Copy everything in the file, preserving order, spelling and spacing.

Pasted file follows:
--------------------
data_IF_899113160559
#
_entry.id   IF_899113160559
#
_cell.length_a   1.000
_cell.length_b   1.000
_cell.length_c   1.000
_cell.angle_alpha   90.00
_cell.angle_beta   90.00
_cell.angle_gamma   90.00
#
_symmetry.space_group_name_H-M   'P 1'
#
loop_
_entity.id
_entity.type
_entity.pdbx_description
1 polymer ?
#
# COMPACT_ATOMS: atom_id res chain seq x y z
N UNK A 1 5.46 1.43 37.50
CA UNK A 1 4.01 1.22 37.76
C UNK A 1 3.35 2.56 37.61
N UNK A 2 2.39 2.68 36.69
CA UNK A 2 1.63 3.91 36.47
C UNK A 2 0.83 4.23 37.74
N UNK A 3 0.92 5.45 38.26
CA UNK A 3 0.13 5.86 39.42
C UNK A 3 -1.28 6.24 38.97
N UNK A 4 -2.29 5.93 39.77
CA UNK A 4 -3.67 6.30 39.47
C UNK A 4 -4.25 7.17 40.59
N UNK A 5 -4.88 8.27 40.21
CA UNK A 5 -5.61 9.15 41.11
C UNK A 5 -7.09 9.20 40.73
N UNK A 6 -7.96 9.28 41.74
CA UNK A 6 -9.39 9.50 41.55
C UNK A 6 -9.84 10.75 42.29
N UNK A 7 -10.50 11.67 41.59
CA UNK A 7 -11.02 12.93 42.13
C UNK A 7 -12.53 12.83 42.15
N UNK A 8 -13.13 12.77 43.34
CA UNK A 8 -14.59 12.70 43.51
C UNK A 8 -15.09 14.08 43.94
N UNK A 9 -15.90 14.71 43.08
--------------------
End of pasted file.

data_IF_899113160559
#
_entry.id   IF_899113160559
#
_cell.length_a   1.000
_cell.length_b   1.000
_cell.length_c   1.000
_cell.angle_alpha   90.00
_cell.angle_beta   90.00
_cell.angle_gamma   90.00
#
_symmetry.space_group_name_H-M   'P 1'
#
loop_
_entity.id
_entity.type
_entity.pdbx_description
1 polymer ?
#
# COMPACT_ATOMS: atom_id res chain seq x y z
N UNK A 1 5.46 1.43 37.50
CA UNK A 1 4.01 1.22 37.76
C UNK A 1 3.35 2.56 37.61
N UNK A 2 2.39 2.68 36.69
CA UNK A 2 1.63 3.91 36.47
C UNK A 2 0.83 4.23 37.74
N UNK A 3 0.92 5.45 38.26
CA UNK A 3 0.13 5.86 39.42
C UNK A 3 -1.28 6.24 38.97
N UNK A 4 -2.29 5.93 39.77
CA UNK A 4 -3.67 6.30 39.47
C UNK A 4 -4.25 7.17 40.59
N UNK A 5 -4.88 8.27 40.21
CA UNK A 5 -5.61 9.15 41.11
C UNK A 5 -7.09 9.20 40.73
N UNK A 6 -7.96 9.28 41.74
CA UNK A 6 -9.39 9.50 41.55
C UNK A 6 -9.84 10.75 42.29
N UNK A 7 -10.50 11.67 41.59
CA UNK A 7 -11.02 12.93 42.13
C UNK A 7 -12.53 12.83 42.15
N UNK A 8 -13.13 12.77 43.34
CA UNK A 8 -14.59 12.70 43.51
C UNK A 8 -15.09 14.08 43.94
N UNK A 9 -15.90 14.71 43.08